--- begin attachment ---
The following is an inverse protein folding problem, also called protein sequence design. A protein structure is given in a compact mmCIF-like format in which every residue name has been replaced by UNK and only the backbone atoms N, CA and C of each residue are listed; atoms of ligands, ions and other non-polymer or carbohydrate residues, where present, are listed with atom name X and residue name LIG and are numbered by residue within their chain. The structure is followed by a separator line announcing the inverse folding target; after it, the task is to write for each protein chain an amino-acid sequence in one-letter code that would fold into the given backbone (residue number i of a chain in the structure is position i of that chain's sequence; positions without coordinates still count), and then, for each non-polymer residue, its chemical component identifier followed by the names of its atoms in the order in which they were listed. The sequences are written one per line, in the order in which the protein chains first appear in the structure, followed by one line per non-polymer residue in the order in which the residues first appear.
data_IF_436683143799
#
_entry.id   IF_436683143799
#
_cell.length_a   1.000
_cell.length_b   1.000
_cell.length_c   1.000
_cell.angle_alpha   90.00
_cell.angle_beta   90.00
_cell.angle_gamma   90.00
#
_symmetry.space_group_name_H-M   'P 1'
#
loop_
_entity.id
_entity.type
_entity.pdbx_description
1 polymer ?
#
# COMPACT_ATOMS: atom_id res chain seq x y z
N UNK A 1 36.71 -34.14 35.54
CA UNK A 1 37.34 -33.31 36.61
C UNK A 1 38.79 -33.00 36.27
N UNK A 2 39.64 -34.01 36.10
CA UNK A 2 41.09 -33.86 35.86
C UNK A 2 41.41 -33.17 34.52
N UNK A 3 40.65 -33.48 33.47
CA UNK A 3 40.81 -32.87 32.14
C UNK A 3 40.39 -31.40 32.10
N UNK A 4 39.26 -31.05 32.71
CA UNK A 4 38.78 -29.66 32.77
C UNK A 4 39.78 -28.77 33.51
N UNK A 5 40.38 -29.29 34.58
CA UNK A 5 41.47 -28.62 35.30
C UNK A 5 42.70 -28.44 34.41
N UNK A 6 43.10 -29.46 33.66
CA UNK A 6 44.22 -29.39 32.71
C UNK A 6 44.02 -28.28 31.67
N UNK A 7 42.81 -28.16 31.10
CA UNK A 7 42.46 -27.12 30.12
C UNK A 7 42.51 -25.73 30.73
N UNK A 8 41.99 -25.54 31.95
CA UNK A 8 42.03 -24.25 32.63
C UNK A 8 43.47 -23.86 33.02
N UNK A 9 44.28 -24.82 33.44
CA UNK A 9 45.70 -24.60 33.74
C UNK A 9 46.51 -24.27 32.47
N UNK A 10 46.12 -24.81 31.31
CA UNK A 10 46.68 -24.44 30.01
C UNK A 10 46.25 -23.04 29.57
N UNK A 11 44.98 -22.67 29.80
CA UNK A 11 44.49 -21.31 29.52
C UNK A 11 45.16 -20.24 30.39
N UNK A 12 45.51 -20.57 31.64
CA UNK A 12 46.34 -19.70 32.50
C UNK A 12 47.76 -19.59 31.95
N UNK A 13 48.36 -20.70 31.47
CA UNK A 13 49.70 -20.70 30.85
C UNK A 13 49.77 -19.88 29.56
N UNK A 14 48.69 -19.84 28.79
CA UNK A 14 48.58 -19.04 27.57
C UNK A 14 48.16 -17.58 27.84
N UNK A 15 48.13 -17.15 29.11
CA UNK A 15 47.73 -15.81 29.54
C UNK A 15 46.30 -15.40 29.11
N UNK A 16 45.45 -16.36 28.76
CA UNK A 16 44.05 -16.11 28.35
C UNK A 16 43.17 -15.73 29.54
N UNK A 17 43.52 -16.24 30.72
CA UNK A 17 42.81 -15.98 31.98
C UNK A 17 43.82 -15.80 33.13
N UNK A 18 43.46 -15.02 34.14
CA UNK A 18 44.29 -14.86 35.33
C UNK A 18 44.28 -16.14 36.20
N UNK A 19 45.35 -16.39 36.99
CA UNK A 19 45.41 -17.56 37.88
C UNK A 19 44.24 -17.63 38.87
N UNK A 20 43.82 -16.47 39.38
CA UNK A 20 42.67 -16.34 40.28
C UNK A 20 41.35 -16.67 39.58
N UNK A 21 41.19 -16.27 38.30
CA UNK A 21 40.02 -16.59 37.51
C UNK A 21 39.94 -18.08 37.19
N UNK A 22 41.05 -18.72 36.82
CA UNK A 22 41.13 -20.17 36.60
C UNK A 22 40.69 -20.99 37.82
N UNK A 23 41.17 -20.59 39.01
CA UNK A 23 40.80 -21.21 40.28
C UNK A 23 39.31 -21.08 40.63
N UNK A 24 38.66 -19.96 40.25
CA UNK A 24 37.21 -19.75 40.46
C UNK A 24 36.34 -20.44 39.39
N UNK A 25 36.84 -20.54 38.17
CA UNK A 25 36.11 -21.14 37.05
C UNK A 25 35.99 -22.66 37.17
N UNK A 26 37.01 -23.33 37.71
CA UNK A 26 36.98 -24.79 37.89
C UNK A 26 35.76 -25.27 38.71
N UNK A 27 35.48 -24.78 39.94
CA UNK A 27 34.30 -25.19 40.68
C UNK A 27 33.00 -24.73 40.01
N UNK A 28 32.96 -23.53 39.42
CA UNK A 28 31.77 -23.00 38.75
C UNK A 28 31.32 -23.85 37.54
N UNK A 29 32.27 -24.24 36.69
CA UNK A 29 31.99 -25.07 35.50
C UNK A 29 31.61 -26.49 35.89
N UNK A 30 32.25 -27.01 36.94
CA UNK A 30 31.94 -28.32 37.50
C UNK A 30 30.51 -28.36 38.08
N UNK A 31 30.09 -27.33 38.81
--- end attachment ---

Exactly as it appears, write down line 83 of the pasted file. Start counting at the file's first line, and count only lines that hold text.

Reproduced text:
CA UNK A 21 40.02 -16.59 37.51